Daily fantasy sports, mobile sportsbook, and iGaming company DraftKings (DKNG 0.48%) will report second-quarter earnings on Friday, Aug. 6. Investors will be tuning in for any information the company provides in its attempt to gain access to the potentially lucrative New York market for mobile sportsbooks.
Moreover, shareholders will want an update on how the customers are adjusting their betting behavior as economies reopen.
Permission to expand
DraftKings has the licenses to operate mobile sportsbooks in 12 states, serving 27% of the U.S. population. In a positive development for the industry, New York recently indicated it would allow mobile sports betting. The state could be a big boost for any company permitted to offer its services there.
Indeed, the state is projecting it will generate $482 million in tax revenue on gross gambling revenue of roughly $1 billion. New York is driving a tough bargain and asking for a much higher percentage of gambling revenue in taxes than other states. For instance, in neighboring New Jersey, gambling operators pay 13% tax on gross revenue. Still, CEO Jason Robins said DraftKings would be bidding for a license in the state, indicating he feels the returns could be enough to justify a costly share of revenue as tax.
Those interested in DraftKings stock will want to hear if management has any updates on the bidding process.
Moreover, it will be interesting to observe how its 1.5 million monthly unique players adjusted to economic reopenings. It could go either way, as sports stadiums brought back fans. Empty stadiums were making it a bit dull to watch games, and fans watching the game are more likely to make a wager on the outcome.
Generally, the NFL season is the one associated with the most wagering activity. The recently completed NBA playoffs garnered an increase of 35% in viewership from the year before. If the increase in sports viewership extends from the NBA to the NFL, it could be a boon for DraftKings.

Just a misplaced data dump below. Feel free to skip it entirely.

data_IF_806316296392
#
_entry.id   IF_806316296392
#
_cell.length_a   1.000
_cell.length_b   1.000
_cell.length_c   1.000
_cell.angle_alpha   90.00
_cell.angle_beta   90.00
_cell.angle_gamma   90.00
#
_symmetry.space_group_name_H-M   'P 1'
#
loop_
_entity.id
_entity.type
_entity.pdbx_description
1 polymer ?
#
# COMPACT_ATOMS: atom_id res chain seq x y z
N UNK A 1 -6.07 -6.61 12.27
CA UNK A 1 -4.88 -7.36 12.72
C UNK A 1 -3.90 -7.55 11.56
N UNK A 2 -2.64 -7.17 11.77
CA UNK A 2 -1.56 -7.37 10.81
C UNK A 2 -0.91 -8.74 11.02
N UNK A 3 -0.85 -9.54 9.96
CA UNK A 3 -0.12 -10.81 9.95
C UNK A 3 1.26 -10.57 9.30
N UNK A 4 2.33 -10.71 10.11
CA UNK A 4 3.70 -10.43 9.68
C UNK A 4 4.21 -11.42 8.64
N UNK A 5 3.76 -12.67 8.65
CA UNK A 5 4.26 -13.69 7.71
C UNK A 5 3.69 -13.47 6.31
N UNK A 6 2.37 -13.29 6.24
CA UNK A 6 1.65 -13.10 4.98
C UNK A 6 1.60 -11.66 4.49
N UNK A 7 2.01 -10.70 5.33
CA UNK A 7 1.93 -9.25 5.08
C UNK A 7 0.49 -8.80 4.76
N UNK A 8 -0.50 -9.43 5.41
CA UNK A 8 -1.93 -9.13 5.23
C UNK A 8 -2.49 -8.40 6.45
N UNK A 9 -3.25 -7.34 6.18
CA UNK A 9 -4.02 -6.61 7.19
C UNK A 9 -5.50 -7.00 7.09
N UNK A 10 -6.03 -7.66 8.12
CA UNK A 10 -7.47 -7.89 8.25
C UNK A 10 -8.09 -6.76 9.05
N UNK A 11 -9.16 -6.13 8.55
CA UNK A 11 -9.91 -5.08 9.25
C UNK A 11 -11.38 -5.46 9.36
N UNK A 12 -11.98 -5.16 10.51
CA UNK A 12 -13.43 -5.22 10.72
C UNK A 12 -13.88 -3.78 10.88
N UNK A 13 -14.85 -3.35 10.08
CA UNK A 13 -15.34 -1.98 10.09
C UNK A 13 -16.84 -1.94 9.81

What this could mean for investors
Analysts expect the company to report revenue of $242 million and a loss per share of $0.52. The company is still investing in acquiring players and expanding to more states. DraftKings already raised revenue guidance for fiscal 2021. If it beats estimates and raises guidance again for 2021, you can expect the stock to respond to the upside.
Looking out over the longer term, DraftKings is gaining market share in a new, rapidly expanding profitable field. Once initial spending on customer acquisition is completed, there is little cost associated with providing wagering services.
Moreover, the appetite from leagues and teams to partner with mobile sportsbooks is increasing. They view the service as a complement that makes their product more fun to watch. And more viewers bring in more advertising dollars to teams and sports leagues. It's a win-win scenario if there ever was one. The losers here are black-market sportsbook operators who will lose out on customers to legitimate services.
The stock is not cheap, trading at a forward price-to-sales ratio of more than 16. But for investors looking for a growth stock and willing to endure the regulatory risks that come with a gaming stock, DraftKings looks like a good option.